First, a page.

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‘I’ve got a dinosaur!’ African find illuminates dawn of dinos

During the late Triassic period, when the terrestrial world was a single sprawling land mass called Pangaea, a dog-size plant-eating dinosaur perished near a river in the southern part of the continent. When the river flooded, its body was buried by sediment, with some bones still articulated as in life.

About 230 million years later, paleontologist Chris Griffin, then a doctoral student at the Virginia Polytechnic Institute and State University, spotted a thigh bone sticking out of a hill in the Cabora Bassa River Basin in what is now Zimbabwe. “I’ve got a dinosaur!” he called to his team.

“As soon as I dug that out, I knew that I was holding Africa’s oldest dinosaur,” says Griffin, now a postdoc at Yale University. “I had to sit down and breathe for a minute, because I thought, ‘There could be a lot more [bones] in there.’”

In the weeks that followed, Griffin and paleontologists Darlington Munyikwa and Michel Zondo of the Natural History Museum of Zimbabwe in Bulawayo unearthed a nearly complete skeleton. It turned out to be a new species of early dinosaur: Mbiresaurus raathi, which they describe today in Nature.

Though small by dinosaur standards at 1.8 meters long, the find has outsize implications for the early spread of dinosaurs, says Stephen Brusatte, a vertebrate paleontologist at the University of Edinburgh who was not involved in the study. “We’ve known next to nothing about the earliest dinosaurs in Africa,” Brusatte says. “It is one of the most important recent dinosaur discoveries anywhere in the world.”

Until now, the earliest known dinosaurs, also dating to about 230 million years ago, were found in Argentina and Brazil, with a few partial specimens from India. When the continents were gathered together to form Pangaea, those sites all lay at about 50° south, explains Diego Pol, a paleontologist at the Egidio Feruglio Paleontology Museum in Argentina who was not part of the team. Earth was warmer at the time, lacking icecaps, and climate models suggest that latitude on Pangaea had a wet, temperate climate with hot summers and cool, rainy winters. Researchers have suspected the first dinosaurs needed this type of climate, and that this limited their spread across the supercontinent. But to confirm that idea, they needed dinosaur fossils from other parts of the same climate belt.

Griffin’s team began its hunt with a geological map, tracing a Pangaean-era latitude line of 50°. They zeroed in on a shallow drainage in northern Zimbabwe where Munyikwa and Zondo knew other fossils had been found. “If dinosaurs are following this climate, then we should be able to find some of the oldest dinosaurs right here in southern Africa,” Griffin says they reasoned. “And we did.”

Paleontologist Edward Mbambo works at the discovery site of a rare early dinosaur.Murphy Allen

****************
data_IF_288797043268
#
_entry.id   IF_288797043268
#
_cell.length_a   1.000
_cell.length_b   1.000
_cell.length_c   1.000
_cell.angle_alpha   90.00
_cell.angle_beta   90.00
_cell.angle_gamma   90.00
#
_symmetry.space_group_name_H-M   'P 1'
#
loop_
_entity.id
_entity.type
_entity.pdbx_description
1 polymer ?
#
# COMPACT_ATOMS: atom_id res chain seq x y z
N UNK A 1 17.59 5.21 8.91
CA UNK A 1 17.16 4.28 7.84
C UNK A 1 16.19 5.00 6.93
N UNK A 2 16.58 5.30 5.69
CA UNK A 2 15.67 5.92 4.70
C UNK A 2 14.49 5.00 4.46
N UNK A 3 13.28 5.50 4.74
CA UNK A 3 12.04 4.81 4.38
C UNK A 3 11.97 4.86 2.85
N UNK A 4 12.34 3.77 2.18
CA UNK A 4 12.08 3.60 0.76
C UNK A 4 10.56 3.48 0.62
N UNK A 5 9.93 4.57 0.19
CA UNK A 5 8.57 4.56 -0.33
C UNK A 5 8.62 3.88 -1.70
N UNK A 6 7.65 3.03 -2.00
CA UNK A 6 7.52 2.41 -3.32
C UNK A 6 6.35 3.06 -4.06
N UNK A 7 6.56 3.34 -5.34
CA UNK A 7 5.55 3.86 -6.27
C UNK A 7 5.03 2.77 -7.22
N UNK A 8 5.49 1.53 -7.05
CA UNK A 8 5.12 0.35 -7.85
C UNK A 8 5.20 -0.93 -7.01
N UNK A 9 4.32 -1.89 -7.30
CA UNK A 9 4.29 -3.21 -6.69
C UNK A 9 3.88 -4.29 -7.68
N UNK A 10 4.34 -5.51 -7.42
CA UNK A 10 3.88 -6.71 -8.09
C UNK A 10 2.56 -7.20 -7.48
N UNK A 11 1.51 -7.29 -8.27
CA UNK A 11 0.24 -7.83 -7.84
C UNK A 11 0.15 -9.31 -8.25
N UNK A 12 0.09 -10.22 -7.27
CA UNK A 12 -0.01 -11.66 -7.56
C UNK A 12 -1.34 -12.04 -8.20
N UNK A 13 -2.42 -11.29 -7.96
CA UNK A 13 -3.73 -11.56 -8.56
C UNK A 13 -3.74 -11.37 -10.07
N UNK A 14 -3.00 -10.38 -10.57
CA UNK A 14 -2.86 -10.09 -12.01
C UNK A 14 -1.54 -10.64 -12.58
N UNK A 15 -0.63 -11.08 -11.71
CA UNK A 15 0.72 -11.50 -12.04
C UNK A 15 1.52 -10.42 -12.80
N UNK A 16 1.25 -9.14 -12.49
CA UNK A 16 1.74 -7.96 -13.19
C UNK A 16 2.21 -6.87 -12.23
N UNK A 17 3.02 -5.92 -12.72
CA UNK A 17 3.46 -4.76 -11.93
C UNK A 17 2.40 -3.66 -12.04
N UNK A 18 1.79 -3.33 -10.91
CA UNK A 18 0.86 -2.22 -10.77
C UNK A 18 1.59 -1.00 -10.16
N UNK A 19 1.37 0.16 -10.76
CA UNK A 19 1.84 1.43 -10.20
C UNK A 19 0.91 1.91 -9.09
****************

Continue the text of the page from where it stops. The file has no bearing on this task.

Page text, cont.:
The M. raathi find, which was almost complete save for portions of the skull and forelimbs, “was just very amazing and exciting,” Munyikwa says. No bigger than a collie, M. raathi is named after Mbire, as the region was called during the 16th century Shona Empire, and a pioneering researcher who found fossils nearby. The dinosaur had a long tail, a smallish head, and small, triangular teeth, suggesting it favored plants.

The team also found fragments of bones from a large carnivorous dinosaur called a herrerasaurid, the first discovered in Africa. And it unearthed an array of other animal fossils, too: cynodonts, which are mammal relatives; armored crocodilian relatives called aetosaurs; and archaic reptiles called rhynchosaurs. Paleontologists have found similar creatures along the same climate band in South America and India.

Taken together, the fossils are the strongest evidence yet that the earliest dinosaurs and their relatives were constrained to a temperate climate belt bordered by arid ones, Pol says. “The assemblage was very similar to that of South America,” he says. Dinosaurs were restricted to their semihumid oasis for a few million years, until the arid regions to the north and south began to become wetter.

The rare find provides a welcome boost to Zimbabwe’s science that Munyikwa hopes will help attract more research funding. “This new species [shows] we have very important deposits,” he says. The fossils are now on display at the Natural History Museum of Zimbabwe and are a point of pride for the community and nation, he says.

The study notes that other specimens likely await discovery across the same Pangaean climate belt, offering a road map of sorts for other paleontologists on the hunt for early dinosaurs, says Kristi Curry Rogers, a vertebrate paleontologist at Macalester College. “Now it’s time for all the rest of us working in dinosaur paleobiology to get to work and discover some more early dinosaurs.”

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